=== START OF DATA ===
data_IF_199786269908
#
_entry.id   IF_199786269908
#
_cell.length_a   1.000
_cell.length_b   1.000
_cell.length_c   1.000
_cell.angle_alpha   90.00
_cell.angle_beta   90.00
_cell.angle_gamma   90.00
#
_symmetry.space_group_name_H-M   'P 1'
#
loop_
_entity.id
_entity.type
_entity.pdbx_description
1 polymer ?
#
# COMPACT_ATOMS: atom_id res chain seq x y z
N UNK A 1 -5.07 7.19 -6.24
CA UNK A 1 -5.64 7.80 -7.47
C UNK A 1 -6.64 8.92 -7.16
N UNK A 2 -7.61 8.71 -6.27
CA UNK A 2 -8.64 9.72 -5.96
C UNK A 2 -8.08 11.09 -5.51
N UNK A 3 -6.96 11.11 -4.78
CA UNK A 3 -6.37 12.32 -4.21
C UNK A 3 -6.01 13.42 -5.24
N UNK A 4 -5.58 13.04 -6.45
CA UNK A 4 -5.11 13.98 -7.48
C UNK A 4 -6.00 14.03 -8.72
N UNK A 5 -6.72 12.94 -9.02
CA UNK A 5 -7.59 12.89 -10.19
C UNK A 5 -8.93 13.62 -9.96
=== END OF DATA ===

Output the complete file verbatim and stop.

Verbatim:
data_IF_199786269908
#
_entry.id   IF_199786269908
#
_cell.length_a   1.000
_cell.length_b   1.000
_cell.length_c   1.000
_cell.angle_alpha   90.00
_cell.angle_beta   90.00
_cell.angle_gamma   90.00
#
_symmetry.space_group_name_H-M   'P 1'
#
loop_
_entity.id
_entity.type
_entity.pdbx_description
1 polymer ?
#
# COMPACT_ATOMS: atom_id res chain seq x y z
N UNK A 1 -5.07 7.19 -6.24
CA UNK A 1 -5.64 7.80 -7.47
C UNK A 1 -6.64 8.92 -7.16
N UNK A 2 -7.61 8.71 -6.27
CA UNK A 2 -8.64 9.72 -5.96
C UNK A 2 -8.08 11.09 -5.51
N UNK A 3 -6.96 11.11 -4.78
CA UNK A 3 -6.37 12.32 -4.21
C UNK A 3 -6.01 13.42 -5.24
N UNK A 4 -5.58 13.04 -6.45
CA UNK A 4 -5.11 13.98 -7.48
C UNK A 4 -6.00 14.03 -8.72
N UNK A 5 -6.72 12.94 -9.02
CA UNK A 5 -7.59 12.89 -10.19
C UNK A 5 -8.93 13.62 -9.96